It seems that my “Ireland’s Greatest Ingredients” series is gaining some traction. I was happily cooking, writing and posting about the fantastic foods we are so blessed to enjoy in Ireland. Happy, that is, until I got the call from the Section for Magnificent Dining Experiences. Yes, such a Section really exists. It is housed in a secure area in a sub basement below the Department of Agriculture. Secret access is through warren-like passages hidden behind a false freezer door in the kitchens of a well-known Molesworth Street hotel. The secrecy is vital, I am told, to protect the Section from the now regular attacks by disgruntled farmers who, depending upon market pricing and rainfall levels, overrun the Agriculture offices with sheep, cattle or pigs.
I was summoned to appear before “L”, Head of Section to hear of a looming crisis. “L” briefed me in her oak panelled office deep below the Department of Agriculture. It would appear that my various lamb posts have helped cause a spike in world demand for Irish leg of lamb. (For those interested, there is a list at the bottom of the post.). This has had the unforeseen consequence of a fall off in the desirability of other lamb cuts and the demand for rack of lamb to collapse. The implications, could be catastrophic for global Irish food exports. Through a cloud of acrid tobacco smoke, “L” pointed the well chewed stem of her pipe in my direction and ordered me to do something to recover the situation.
Stopping only briefly to retrieve my hat from the floor under the coat rack (my Bond impersonation had failed, as it usually does), I left Section, determined to do what I could to restore market balance. Anxious not to be recognised, I left by a side entrance and worked my way around a group of angry farmers, unloading sheep.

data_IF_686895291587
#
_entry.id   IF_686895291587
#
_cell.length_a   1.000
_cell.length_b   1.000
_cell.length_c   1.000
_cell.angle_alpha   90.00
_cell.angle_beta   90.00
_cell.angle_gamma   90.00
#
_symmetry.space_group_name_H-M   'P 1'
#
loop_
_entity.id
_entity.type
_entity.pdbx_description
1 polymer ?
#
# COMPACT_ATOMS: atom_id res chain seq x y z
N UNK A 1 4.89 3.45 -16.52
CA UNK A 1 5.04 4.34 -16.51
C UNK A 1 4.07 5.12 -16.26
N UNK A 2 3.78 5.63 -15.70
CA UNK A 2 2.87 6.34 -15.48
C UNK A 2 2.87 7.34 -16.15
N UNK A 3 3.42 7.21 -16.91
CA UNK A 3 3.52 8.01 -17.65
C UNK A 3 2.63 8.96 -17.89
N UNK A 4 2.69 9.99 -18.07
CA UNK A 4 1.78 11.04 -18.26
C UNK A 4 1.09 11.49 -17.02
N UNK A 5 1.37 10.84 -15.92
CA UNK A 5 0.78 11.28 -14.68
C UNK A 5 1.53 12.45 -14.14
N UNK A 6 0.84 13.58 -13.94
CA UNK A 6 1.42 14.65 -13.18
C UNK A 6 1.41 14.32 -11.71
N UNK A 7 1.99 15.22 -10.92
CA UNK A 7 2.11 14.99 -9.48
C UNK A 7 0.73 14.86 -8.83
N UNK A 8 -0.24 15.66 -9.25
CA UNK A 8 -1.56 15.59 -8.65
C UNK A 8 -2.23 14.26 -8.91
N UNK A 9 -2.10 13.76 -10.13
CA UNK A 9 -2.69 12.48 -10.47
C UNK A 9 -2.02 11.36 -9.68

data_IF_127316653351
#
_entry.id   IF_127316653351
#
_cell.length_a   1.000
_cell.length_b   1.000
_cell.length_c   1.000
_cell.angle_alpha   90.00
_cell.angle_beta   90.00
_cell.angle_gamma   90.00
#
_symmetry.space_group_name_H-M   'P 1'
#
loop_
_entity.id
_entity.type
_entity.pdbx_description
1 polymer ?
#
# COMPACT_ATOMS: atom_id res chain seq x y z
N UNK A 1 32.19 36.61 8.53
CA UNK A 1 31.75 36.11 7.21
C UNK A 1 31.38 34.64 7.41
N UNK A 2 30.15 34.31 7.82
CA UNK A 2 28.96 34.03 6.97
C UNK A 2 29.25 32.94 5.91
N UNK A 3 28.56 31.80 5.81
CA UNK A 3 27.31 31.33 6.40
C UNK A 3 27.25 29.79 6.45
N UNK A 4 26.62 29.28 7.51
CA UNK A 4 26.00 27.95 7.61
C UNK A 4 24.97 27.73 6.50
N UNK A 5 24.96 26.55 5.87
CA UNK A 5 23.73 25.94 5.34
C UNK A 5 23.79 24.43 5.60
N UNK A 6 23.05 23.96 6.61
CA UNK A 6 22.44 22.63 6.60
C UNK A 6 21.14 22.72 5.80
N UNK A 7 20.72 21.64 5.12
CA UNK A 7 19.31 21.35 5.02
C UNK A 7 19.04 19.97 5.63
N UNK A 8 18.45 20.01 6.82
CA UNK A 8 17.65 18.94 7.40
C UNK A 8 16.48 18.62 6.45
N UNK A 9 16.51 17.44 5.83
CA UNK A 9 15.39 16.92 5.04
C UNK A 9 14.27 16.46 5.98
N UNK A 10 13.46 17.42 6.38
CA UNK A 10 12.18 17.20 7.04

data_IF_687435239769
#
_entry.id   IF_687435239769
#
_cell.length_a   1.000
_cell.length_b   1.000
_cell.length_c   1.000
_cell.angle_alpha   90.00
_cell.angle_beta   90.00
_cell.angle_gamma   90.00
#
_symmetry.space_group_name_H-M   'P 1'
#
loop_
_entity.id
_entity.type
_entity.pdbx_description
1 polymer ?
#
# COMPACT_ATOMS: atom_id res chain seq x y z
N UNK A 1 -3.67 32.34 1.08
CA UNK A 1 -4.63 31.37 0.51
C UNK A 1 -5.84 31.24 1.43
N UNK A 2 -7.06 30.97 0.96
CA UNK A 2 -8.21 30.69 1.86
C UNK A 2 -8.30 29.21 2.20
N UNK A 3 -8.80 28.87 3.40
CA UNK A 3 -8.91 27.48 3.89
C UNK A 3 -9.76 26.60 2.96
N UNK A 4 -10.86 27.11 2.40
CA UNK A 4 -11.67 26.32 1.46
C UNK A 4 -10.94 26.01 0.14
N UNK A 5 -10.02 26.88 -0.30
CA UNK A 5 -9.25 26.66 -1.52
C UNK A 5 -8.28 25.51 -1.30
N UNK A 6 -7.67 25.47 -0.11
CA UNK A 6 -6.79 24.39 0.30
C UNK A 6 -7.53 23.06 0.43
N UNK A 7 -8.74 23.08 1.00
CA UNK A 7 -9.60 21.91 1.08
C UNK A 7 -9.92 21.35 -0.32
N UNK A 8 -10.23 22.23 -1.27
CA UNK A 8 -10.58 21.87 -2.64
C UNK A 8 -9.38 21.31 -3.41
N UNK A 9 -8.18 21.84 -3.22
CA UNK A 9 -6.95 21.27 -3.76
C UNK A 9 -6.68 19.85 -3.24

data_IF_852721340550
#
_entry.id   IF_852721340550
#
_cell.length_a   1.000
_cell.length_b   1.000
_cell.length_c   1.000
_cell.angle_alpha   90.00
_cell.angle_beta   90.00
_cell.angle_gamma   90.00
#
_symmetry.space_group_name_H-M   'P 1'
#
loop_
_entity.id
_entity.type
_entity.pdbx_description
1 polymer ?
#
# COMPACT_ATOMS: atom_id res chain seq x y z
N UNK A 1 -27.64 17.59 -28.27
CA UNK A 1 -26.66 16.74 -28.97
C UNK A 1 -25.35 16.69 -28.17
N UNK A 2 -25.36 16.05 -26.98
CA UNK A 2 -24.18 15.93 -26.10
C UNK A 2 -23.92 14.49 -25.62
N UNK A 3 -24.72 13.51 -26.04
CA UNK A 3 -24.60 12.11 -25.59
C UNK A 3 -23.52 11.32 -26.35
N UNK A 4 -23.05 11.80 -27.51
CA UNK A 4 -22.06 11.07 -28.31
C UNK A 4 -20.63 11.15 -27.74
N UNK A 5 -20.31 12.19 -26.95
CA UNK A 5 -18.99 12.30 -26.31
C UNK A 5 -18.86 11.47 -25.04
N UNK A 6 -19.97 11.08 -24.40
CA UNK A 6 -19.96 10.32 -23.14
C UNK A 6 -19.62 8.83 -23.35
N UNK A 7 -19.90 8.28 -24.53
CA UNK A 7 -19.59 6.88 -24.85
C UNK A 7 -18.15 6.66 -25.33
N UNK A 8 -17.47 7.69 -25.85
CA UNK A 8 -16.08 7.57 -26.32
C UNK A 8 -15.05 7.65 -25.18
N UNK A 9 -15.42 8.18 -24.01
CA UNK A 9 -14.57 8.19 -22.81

Whatever I did had to be easy, quick and delicious. I had been issued with a Webber Q2000 (barbecue) and a License to Thrill. It was time to deploy Barbecued Rack of Lamb with Balsamic, Thyme and Garlic. As this is an emergency, we are dispensing with the ingredients list. It’s all in the photo:
Given that I am also licensed to use sharp implements in the kitchen, I cut a nice diamond pattern in the fat and about a millimetre into the meat of this delicious joint.
Next I chopped the garlic into nice small pieces.
I gave the thyme a rough going over with the knife too.
I added the thyme, garlic and some black pepper to a plastic freezer bag. Then I added a couple of tablespoons of balsamic vinegar.
Then I added the lamb rack to the plastic bag and gave it a good shake to cover with the marinade ingredients.
I let this marinade in the fridge for a couple of hours before placing it on the pre-heated barbecue.
I inserted the probe from my now trusty meat thermometer and set the temperature to 55º C. I closed the lid and watched the clock tick away (Very much like Bond did, while strapped to a nuclear device, in Goldfinger).
At the desired temperature (on the rare end of medium rare), I removed the lamb and let it rest for 10 minutes before carving and serving with finest Irish potatoes and a cool salad.
Will this simple and delicious Irish lamb recipe help restore market balance? I hope so. I hope I have delivered a quantum of solace to the world lamb market. I hope you will try it and share it with your friends, it’s not for your eyes only.
The legs of lamb that caused the crisis:
- My Prodigal Son.
- Guilt Sticks to the Guilty.
- Craft V Science – Spiced Leg of Lamb
- Spanish Leg of Lamb. Not leg of Spanish Lamb
- Spiced Leg of Lamb and the Seven Year Itch
- Mushroom stuffed leg of lamb – Curious or Epicurious?
- Barbecued lamb with yoghurt, mint and cumin and caving in to commercial realism.